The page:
Some would say Morehouse College consists of a homogeneous demographic though it regularly boasts of having an aura of diversity that is often ignored from the outside looking in. This realization of diversity has taken new form as the gay/straight alliance and student advocacy group, SafeSpace, through the hard work of Dr. Michael Hodge of the sociology department, has officially received the green light to launch a special topics course on Black lesbian, gay, bisexual and transgender history and culture to be offered for credit Spring 2013.
The idea came to fruition when SafeSpace’s Special Project and Events Coordinator Marcus Lee partnered with Yale University professor Dr. Jafari S. Allen to pitch the project. Allen focuses on the intersections of queer sexuality, gender and blackness.
“He’s very interested in gender non-conformity among people of color, and I’m interested in that as well,” Lee said. “I told him that I don’t have much direction here at Morehouse because many of the professors whose focus is on sexuality often focus on diseases and not really cultural critique. So he recommended that he teach a class via Skype.”
Both well versed and experienced in the field of sexuality and gender expression, Dr. Allen currently teaches courses on the cultural politics of race, sexuality and gender within Black Diasporas and has authored various publications, including “Crucial Palimpsest: Re-Reading Brother to Brother” and currently “Black Queer Here and There: The Social Poesis of Diaspora” (tentatively titled).
Fixed to extend his expertise to the students of Morehouse College, Allen is sure to make a mark and set quite a high standard of excellence through his course.
“What you call ‘human rights advocacy’ is for me just trying to be a responsible person in the world to point out and perhaps, in some cases, also to attempt to help to fix injustices,” Allen said. “While this may be controversial in some academic settings where there is the pretension of a kind of non-political educational project, this has never been the case for Morehouse or for any historically Black institution. So, it is essential for Morehouse students, faculty, administrators and alumni to engage [in] this conversation.”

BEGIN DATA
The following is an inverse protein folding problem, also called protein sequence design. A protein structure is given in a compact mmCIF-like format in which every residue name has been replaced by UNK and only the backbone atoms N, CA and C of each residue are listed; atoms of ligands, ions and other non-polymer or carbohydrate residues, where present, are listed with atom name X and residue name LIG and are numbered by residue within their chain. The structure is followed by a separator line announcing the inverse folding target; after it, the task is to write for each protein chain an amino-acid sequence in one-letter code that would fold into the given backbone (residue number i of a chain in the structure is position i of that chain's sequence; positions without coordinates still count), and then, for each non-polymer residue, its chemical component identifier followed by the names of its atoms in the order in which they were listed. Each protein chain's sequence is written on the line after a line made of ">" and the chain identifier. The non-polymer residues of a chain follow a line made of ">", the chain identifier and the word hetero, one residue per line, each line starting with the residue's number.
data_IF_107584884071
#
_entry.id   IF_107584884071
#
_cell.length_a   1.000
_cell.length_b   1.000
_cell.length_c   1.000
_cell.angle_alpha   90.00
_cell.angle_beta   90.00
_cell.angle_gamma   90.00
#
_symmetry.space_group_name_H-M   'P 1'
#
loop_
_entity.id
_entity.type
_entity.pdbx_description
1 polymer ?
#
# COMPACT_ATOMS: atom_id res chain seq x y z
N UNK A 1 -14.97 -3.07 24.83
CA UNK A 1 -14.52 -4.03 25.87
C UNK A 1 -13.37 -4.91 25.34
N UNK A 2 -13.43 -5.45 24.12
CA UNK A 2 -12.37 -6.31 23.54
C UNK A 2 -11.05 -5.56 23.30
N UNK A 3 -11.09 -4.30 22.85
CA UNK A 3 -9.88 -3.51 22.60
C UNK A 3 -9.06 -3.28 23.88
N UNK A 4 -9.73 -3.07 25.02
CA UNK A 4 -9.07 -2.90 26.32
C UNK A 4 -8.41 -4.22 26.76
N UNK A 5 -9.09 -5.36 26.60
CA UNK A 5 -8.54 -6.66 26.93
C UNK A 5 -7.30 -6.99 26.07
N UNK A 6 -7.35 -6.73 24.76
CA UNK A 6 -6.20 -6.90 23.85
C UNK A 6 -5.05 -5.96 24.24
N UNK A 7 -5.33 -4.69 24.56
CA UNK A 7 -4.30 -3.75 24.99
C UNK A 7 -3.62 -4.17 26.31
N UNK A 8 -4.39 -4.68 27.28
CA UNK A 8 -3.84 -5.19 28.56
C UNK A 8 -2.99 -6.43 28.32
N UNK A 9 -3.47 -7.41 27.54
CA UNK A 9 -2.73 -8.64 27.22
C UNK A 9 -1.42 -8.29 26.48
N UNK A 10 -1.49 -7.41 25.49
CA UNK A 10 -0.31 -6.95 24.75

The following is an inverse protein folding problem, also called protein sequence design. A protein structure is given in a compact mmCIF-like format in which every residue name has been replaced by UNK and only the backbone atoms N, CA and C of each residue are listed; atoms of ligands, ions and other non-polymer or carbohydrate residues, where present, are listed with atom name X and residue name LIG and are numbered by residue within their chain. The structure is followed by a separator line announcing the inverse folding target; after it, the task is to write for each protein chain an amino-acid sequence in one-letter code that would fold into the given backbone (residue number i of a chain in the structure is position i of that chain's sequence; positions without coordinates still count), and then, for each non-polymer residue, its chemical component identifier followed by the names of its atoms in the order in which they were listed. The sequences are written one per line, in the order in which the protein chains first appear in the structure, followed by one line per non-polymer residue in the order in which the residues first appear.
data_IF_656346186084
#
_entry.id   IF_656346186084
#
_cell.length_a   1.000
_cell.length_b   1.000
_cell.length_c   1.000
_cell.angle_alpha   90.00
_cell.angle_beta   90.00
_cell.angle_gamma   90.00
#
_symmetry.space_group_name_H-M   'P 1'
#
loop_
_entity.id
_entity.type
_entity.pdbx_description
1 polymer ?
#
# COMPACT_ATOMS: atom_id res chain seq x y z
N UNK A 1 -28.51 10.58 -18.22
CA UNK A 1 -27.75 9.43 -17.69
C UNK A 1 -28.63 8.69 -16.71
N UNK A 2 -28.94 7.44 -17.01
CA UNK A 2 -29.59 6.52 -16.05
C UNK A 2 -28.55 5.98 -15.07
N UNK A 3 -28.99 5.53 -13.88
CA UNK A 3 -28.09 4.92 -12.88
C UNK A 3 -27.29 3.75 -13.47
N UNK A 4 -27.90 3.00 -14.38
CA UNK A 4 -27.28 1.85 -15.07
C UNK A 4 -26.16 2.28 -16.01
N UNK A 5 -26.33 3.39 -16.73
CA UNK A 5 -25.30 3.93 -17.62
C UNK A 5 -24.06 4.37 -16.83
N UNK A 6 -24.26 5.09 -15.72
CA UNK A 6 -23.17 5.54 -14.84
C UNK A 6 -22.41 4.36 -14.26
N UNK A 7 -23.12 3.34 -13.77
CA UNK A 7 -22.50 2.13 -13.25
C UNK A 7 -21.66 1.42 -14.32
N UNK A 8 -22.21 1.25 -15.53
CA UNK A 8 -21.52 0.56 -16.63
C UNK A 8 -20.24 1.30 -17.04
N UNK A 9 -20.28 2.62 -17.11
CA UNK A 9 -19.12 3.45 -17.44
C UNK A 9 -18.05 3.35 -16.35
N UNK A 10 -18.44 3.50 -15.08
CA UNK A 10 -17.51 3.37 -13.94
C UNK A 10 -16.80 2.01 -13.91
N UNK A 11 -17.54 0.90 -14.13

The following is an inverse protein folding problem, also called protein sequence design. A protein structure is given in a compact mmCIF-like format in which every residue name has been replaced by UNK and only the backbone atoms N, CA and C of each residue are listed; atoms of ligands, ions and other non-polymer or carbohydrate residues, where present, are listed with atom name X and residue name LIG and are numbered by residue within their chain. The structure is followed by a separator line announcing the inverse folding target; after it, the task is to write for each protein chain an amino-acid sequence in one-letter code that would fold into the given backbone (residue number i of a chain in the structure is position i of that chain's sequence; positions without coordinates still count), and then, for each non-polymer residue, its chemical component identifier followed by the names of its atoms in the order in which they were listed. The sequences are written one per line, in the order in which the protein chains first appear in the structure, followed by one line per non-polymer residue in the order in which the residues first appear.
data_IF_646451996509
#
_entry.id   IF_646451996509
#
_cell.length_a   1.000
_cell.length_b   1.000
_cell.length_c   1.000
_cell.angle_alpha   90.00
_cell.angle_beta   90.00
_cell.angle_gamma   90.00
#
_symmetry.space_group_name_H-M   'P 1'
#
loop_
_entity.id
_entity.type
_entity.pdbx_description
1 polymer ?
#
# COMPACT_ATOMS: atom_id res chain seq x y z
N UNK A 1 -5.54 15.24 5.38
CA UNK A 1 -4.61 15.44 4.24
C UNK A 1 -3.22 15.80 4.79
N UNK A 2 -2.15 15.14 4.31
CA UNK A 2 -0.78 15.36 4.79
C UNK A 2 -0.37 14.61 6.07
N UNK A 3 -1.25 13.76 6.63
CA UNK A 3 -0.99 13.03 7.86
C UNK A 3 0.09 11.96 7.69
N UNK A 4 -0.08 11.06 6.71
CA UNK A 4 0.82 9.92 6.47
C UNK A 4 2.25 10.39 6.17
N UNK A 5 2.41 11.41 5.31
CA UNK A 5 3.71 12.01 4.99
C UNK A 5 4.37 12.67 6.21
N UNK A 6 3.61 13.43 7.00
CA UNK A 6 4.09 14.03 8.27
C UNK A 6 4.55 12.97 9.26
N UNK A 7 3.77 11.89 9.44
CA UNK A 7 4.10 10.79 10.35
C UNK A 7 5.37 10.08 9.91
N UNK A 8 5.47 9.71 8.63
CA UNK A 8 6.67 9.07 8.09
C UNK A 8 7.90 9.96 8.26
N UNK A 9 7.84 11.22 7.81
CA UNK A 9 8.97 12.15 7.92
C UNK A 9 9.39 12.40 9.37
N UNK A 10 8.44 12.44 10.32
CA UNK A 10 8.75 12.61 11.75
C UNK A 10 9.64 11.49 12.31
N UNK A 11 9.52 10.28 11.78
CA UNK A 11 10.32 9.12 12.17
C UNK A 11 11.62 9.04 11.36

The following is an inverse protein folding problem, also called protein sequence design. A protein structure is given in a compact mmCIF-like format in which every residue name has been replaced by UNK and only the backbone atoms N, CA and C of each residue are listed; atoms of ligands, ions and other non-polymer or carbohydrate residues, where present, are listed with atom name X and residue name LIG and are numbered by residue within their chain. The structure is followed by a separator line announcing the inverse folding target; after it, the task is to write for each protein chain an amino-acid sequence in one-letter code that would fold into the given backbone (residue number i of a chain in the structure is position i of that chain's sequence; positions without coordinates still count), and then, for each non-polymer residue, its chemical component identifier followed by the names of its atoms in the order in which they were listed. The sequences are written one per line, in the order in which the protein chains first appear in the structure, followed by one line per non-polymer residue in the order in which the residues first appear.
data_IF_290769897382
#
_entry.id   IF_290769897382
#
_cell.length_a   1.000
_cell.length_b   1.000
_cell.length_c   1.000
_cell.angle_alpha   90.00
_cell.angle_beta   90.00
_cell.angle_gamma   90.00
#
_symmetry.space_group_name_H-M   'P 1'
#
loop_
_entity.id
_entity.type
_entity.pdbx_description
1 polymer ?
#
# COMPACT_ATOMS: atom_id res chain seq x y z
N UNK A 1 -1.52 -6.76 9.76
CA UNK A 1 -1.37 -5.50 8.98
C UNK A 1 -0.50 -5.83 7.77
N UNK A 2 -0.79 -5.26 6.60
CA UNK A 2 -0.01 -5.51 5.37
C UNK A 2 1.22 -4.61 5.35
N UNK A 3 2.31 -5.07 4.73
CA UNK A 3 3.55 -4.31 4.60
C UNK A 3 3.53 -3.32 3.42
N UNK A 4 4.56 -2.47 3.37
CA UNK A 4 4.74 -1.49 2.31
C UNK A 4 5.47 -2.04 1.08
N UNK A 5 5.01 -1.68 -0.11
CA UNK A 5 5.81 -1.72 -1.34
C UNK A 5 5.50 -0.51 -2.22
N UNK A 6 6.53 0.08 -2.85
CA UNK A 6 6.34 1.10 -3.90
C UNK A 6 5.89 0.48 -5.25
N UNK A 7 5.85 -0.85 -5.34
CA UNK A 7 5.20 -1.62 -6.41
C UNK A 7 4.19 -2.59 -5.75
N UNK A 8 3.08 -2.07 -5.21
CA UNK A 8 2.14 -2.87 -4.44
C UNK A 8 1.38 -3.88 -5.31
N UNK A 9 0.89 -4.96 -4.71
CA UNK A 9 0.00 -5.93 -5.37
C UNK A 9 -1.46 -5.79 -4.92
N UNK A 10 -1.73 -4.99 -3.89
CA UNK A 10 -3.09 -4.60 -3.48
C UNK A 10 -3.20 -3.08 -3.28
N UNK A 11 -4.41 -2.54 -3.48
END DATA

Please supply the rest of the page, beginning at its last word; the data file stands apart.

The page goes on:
Having this course is due to Hodge, the Chair of the Morehouse College sociology department. Academic departments often offer special elective courses, such as this, to “allow the department to trial-run a course to strengthen the learning outcomes, judge student interest and clean up any loose ends before submitting it to the official committee for curriculum.” Based on Allen’s syllabus and learning outcomes, the course was approved by the division Dean Dr. Clarissa Myrick-Harris and faculty of the department.
The class has also been cross listed by the African American studies department.
The course is expected to outline various key concepts in Black feminism and critical cultural theory and methodology. Described as “an interdisciplinary survey of Black lesbian, gay, bisexual, transgender, and queer (LGBTQ) culture and politics” in the course’s syllabus, the class will serve as an in-depth look into critical, social and cultural theory that will vastly benefit the Morehouse community.
SafeSpace’s Public Relations Director Ja’Mal Lewis believes that this course will finally shine light on the LGBT figures that have been overlooked throughout history.
“Many influential LGBT leaders have gone unrecorded due to their sexuality, and they made many of the movements that changed and shaped our history,” Lewis said.
SafeSpace’s President,KennethPass, has one ultimate goal in mind for the course.
“We’re not here to make people feel comfortable, we’re here to make people think and this course will foster a much needed discussion about the Black experience through an LGBT lens here within Morehouse’s walls,” Pass commented.
Dr. Allen is working to make this not just a worthwhile educational experience, but also, more broadly, one that will allow growth and expressional, educated freedom.
“I want students to be open and engaged in reading closely, generously, and with what Gramsci called something like ‘pessimism of the intellect, optimism of the will,’” Allen said. “That is, to relentlessly question and never settle for a just-so story or interpretation that suggests, for example, that any knowledge is innocent of the author’s own motives, background or the times in which s/he lived … This is my general commitment as a pedagogue.”
The course (History and Culture of Black LGBT, HSOC 300, CRN: 45022) is open for registration under the sociology department on Tigernet. It will be offered on Tuesdays and Thursdays from 3:50 P.M. to 5:05 P.M.